8. Authentic Materials

In the beginning module ‘1. Contextualizing Language’, we focused on context on how important it is to teach language in real life communicative situations to immerse the student to understand the language. Here in this module we extend this focus further by finding and using authentic materials. Authentic materials are tools that teachers can use that student can use to further learn the language because they are actual interest and use to them.

The authentic materials help the teacher teach because the ‘tools’ are interesting, illustrate and help symbolize information in target language as much as possible.

In language teaching we can encounter a range of age groups each having their own different interest and attention level. Thus to create a lesson, teachers must choose appropriate authentic materials that is dependent on those levels. Luckily, most likely the authentic materials used will be easily found locally or globally of interest like mass media. Realia is a real life object used in language instruction. The real life object is tangible, relatable and of interest or even playful as shown below.

In a kindergarten class setting, dolls of different gender and names and sized as big as the students labelled and spoken about in English are a form of realia. As a kindergarten student, the realia are interesting and fun to see as most kindergarten students would play with smaller dolls or action figures alone or with other students in their own native language. The teacher is humanizing the realia dolls, repeating names, gender and associating, in the target language would entice them to interact and respond. This is a form of teaching language vocabulary at a very basic level. At higher elementary levels when students become more individualistic, they can start to bring their own realia and try to talk about them in the target language like “Show and Tell”.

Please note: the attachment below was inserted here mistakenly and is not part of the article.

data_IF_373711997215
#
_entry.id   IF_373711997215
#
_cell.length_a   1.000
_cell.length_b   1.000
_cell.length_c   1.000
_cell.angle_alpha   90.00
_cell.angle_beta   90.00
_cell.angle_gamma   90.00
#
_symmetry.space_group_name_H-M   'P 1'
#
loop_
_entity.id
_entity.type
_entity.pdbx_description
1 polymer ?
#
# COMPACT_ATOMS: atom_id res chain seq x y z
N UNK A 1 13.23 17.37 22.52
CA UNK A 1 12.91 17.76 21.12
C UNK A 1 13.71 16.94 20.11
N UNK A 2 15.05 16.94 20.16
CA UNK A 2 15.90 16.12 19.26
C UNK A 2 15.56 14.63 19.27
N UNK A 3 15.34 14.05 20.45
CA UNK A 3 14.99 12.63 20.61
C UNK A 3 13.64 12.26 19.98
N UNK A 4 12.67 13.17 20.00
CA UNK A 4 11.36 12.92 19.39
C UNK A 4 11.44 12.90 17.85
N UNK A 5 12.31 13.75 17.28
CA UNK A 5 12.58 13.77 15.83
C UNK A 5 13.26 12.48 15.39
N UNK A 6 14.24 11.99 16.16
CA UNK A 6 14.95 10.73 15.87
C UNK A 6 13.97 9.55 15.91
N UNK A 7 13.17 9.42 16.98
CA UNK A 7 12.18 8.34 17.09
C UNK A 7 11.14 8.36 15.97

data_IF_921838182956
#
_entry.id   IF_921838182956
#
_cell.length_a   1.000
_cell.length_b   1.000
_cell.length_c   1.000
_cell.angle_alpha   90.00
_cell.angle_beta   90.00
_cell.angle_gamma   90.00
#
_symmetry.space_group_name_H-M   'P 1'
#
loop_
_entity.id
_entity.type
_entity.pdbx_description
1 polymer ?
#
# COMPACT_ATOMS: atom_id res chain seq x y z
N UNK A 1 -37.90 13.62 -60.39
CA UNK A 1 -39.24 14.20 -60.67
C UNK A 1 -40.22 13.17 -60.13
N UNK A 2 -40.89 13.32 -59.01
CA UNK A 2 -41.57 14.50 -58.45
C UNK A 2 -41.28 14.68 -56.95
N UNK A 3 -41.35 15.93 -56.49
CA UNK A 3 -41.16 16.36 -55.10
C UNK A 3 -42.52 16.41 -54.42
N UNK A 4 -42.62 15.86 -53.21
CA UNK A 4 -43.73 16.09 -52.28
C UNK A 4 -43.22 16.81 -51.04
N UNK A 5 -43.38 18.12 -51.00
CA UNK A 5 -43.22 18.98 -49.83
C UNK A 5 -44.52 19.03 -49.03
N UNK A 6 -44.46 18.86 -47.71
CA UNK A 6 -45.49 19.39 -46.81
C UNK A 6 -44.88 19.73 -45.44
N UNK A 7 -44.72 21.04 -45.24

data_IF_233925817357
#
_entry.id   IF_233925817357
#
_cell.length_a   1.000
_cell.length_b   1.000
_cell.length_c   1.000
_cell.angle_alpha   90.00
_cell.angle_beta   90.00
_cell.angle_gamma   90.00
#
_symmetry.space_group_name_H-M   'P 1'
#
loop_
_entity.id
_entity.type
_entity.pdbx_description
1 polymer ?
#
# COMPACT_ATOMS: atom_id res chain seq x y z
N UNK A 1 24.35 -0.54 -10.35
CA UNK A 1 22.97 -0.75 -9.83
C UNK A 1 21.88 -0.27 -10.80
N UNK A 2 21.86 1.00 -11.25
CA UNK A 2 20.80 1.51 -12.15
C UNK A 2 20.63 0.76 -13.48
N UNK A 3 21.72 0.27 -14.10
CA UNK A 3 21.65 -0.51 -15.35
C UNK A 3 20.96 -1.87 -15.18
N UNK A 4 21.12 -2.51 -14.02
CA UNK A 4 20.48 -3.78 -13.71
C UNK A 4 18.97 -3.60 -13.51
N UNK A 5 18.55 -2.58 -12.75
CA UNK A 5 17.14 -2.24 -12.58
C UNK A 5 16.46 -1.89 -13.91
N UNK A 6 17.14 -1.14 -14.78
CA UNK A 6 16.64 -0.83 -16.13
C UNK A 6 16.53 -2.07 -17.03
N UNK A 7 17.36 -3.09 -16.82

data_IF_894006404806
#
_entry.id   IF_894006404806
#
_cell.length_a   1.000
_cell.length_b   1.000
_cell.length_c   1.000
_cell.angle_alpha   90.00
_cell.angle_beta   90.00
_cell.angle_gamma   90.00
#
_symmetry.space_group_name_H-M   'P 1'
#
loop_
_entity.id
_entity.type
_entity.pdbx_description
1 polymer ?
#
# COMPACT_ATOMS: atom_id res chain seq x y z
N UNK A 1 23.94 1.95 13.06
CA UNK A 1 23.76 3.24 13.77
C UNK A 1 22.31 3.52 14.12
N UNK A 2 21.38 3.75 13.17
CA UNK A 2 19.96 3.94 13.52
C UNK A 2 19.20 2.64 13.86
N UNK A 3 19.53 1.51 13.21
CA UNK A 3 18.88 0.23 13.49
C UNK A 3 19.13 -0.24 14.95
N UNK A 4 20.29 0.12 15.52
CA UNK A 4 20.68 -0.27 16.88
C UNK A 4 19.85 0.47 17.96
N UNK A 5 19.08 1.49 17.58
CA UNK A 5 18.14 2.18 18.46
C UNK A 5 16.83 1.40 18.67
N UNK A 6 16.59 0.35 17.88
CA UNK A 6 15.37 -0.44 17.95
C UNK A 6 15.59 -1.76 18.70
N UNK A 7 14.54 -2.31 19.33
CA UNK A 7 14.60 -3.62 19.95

More cognitive language strategies of in higher level learning with realia is using printed realia materials to create student personal projects that students can present. Students can use books, magazines, brochures, newspapers and the internet that the teacher has collected to provide; realia. The lesson is allow the student to explore a subject matter of interest to them and try best to provide details of the subject in English in an album (pictures with explanations) or a single page with picture of interest and explanation. A good example is to allow a group of students to create an album (brochure-like information) about the country, city or town they live in to show to prospective English speaking tourists or friends. This would be the most relatable subject matter that can have the most impact in teaching the students the target language because it demonstrates immediate skills for work as tour guides in their native homeland. It could be as big as a class project where students each have a part in making the album or even a tourist guide website if the students have resource access for technology.